Nearly 90 POIs, 5 new airports, more realistic cities, 9 missions: Canada Microsoft Flight Simulator Renovated, marking the 11th global update of the popular flight simulator. And flying from coast to coast can teach you a lot about the land of The Tragically Hip, John Diefenbaker and Terry Fox.
Canada has beautiful hotels
When Microsoft is preparing a global update like World Update XI launched on Thursday, the development team flight simulator You go looking for the best places to ask. “We often listen to suggestions from the community in our discussion forum, and seek advice from various travel agencies across the country,” said Jane Reynods, Senior Community Manager at flight simulatorduring the update launch event.
Other factors are also taken into account, such as the quality of the available data (accuracy of maps and satellite imagery, for example, or the presence of 3D models), and the interest of these points to the pilot in melodies (this is probably why many beacons are usually designed in these updates) .
Looking at the game’s digitized list of points of interest, it’s clear that the people Microsoft consulted about the Canadian update are very fond of hotels in the country. Chateau Frontenac, Chateau Lake Louise, Fogo Island Inn, Great Wolf Lodge in Niagara, and Prince of Wales Hotel are all included in the list.
This is more than average, when compared to the latest updates. Although it is debatable whether a private hotel deserves to be on this list, it is clear that each of these places has a majestic side, and that pilots are likely to actually visit.
Except for the Great Wolf Lodge, pictured above. This, frankly, is kind of nonsense.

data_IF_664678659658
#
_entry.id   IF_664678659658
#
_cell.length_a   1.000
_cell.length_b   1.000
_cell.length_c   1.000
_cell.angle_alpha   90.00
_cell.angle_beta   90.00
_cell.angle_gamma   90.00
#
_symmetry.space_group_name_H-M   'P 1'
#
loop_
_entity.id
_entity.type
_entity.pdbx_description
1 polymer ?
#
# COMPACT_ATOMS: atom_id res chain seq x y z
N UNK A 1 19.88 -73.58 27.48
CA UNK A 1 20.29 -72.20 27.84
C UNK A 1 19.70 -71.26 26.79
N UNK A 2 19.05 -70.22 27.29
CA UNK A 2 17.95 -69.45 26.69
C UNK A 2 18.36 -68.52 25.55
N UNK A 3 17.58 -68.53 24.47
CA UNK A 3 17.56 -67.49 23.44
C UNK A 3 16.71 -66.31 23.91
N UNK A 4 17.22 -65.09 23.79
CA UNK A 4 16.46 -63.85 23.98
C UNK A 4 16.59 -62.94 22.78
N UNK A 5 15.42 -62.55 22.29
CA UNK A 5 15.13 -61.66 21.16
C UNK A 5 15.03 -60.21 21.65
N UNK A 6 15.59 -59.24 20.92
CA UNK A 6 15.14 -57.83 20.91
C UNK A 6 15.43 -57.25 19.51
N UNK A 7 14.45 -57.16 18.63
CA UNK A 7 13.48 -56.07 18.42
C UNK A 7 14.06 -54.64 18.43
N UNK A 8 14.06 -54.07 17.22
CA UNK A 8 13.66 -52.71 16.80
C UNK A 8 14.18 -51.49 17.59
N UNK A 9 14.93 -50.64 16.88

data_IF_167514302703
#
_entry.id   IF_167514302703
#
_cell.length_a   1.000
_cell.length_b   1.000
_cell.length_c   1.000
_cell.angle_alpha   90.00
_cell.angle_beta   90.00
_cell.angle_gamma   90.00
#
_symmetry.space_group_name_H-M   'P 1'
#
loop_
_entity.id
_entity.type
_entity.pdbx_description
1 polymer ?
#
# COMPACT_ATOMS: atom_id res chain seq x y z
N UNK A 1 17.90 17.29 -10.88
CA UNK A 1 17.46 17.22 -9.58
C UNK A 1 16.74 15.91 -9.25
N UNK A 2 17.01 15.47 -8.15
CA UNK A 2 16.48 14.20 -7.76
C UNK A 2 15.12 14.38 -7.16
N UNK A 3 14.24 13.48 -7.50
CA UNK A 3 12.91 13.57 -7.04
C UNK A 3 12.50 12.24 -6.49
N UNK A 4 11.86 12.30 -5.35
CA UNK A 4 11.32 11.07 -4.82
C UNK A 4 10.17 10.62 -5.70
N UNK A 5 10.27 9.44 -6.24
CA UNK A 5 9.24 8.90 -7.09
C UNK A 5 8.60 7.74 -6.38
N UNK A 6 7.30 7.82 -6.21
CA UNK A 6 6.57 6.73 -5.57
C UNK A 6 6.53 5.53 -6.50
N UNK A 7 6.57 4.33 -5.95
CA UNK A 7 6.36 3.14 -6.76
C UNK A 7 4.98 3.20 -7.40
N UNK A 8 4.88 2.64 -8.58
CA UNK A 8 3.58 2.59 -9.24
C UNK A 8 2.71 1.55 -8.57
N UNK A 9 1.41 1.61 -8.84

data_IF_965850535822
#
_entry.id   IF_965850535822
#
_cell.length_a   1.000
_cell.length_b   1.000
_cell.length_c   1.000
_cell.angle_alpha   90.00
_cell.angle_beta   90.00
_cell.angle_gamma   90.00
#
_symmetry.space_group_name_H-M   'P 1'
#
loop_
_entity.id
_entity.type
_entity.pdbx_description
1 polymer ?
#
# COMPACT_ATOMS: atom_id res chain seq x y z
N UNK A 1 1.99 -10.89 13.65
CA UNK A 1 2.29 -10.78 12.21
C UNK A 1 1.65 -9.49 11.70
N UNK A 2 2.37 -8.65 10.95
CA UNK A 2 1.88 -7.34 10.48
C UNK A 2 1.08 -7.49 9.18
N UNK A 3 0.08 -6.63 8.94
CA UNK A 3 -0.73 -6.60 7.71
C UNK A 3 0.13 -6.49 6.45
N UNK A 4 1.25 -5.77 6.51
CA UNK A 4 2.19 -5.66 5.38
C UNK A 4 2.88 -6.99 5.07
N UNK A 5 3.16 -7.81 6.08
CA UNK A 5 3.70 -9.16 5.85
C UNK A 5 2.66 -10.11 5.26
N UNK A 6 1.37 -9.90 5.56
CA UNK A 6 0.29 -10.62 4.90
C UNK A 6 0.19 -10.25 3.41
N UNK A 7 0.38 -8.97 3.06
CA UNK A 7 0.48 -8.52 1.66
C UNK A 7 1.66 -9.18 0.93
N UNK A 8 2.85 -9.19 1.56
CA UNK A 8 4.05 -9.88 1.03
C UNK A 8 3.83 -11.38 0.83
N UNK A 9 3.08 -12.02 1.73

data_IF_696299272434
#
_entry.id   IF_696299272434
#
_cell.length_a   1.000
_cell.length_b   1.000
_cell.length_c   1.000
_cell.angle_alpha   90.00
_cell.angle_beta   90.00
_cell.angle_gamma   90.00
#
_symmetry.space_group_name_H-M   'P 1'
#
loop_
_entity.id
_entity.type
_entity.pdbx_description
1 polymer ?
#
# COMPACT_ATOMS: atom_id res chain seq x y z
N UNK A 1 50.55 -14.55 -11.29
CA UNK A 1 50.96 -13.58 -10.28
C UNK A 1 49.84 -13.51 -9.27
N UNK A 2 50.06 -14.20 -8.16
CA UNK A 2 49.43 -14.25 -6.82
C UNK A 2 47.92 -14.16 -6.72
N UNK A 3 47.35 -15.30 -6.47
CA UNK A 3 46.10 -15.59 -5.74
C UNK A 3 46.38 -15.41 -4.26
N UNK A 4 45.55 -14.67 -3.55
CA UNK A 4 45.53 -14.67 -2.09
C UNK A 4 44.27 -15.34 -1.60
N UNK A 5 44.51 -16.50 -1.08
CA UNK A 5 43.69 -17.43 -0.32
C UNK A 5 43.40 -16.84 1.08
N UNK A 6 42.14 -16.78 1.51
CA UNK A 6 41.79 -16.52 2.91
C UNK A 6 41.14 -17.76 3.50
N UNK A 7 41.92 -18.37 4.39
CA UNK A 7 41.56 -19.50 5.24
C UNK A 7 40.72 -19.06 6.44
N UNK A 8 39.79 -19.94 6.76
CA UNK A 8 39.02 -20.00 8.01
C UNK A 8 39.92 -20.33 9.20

The largest ax in the world is located in New Brunswick
Speaking of nonsense, did you know that the largest ax in the world is located in Canada, in Nackawic, New Brunswick, and has a height of 15 meters? not me. By reading the comments on Google, I learned that it is a nice place for a picnic. As one visitor summed it up so well, “You pass by, you take your picture and you leave.”
or equivalent flight simulatorFly over there, take a screenshot and restart the game.
The Rocky Mountains, it’s pretty badass
While it’s easy to lift your nose at a big axe, it’s hard not to be swayed by the Rockies, making us feel like we’re flying through a 1,000-piece puzzle.
“Nature parks are often well mapped, with a lot of data, so they make beautiful reproductions,” Jayne Reynods explains. This is really the case here. if you own flight simulator (or an Xbox Game Pass subscription), it’s worth venturing into.
There are many swimming pools in Laval
cards flight simulator They are generated largely automatically, from satellite images. So what we see is very close to reality in general.
Flying over Laval’s neighborhoods also allowed me to realize something: there are plenty of swimming pools in Quebec’s third largest city.
Why am I talking to you about Laval? In fact, it is one of three cities in Quebec, along with Sherbrooke and Montreal, designed using a grid of irregular triangles (TIN structure, from English irregular triangular mesh). Thus, these cities are more realistic than others, and the improvement is still significant.
Note that among the many, however, Montreal is worth visiting above all, because many points of interest are built there, such as Habitat 67 and the Olympic Stadium, which is particularly impressive (you can even see the cables that hold the roof). Note that not all 3D models are equally successful. La Ronde, in particular, seems rather sad.
(Still) Rocher Percy is unloved
I come from Gaspé, so I’m a bit biased. But if I had to compile a list of Canadian places to visit by plane in a flight simulator, Rocher Percy would surely be at the top of the list.
Unfortunately, when we go there, the rock hasn’t been digitized yet. To use the words of Andre’s famous guitar, “Rocher Percy interfaces, I tell you, are not made.”
Search the discussion forum for flight simulatorI note that quite a few users have requested the Rock over the past few years, but the Borgne du Golfe Saint-Laurent (as I now intend to call it) was clearly not in high demand either.
Maybe we should build an ax 16 meters high and put it right next to it.
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